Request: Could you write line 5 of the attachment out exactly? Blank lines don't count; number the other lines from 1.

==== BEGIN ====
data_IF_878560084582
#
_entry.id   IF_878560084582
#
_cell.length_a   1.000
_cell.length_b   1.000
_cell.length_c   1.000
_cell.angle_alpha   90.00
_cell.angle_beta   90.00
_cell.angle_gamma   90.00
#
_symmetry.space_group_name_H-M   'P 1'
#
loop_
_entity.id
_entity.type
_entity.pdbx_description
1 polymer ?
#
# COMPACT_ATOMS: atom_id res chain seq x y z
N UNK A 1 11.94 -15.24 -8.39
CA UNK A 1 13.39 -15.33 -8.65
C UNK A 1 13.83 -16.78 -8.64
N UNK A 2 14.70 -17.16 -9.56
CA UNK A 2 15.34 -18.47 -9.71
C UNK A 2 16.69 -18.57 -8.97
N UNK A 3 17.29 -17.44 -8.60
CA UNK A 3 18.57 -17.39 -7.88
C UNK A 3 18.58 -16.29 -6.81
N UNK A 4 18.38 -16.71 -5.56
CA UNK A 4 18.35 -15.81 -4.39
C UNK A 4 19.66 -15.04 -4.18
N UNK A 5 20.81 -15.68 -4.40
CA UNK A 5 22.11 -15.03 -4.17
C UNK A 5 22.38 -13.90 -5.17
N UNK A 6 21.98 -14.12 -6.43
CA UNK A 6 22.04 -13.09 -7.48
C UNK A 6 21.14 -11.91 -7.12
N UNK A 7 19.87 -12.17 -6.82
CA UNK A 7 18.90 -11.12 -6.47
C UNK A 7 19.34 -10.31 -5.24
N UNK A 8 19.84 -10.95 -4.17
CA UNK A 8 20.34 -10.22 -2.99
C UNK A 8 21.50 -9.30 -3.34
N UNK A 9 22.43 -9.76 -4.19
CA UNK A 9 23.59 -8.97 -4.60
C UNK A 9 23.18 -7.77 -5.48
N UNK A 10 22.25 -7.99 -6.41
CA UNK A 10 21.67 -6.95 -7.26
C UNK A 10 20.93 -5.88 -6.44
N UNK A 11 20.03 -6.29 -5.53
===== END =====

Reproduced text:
_cell.length_a   1.000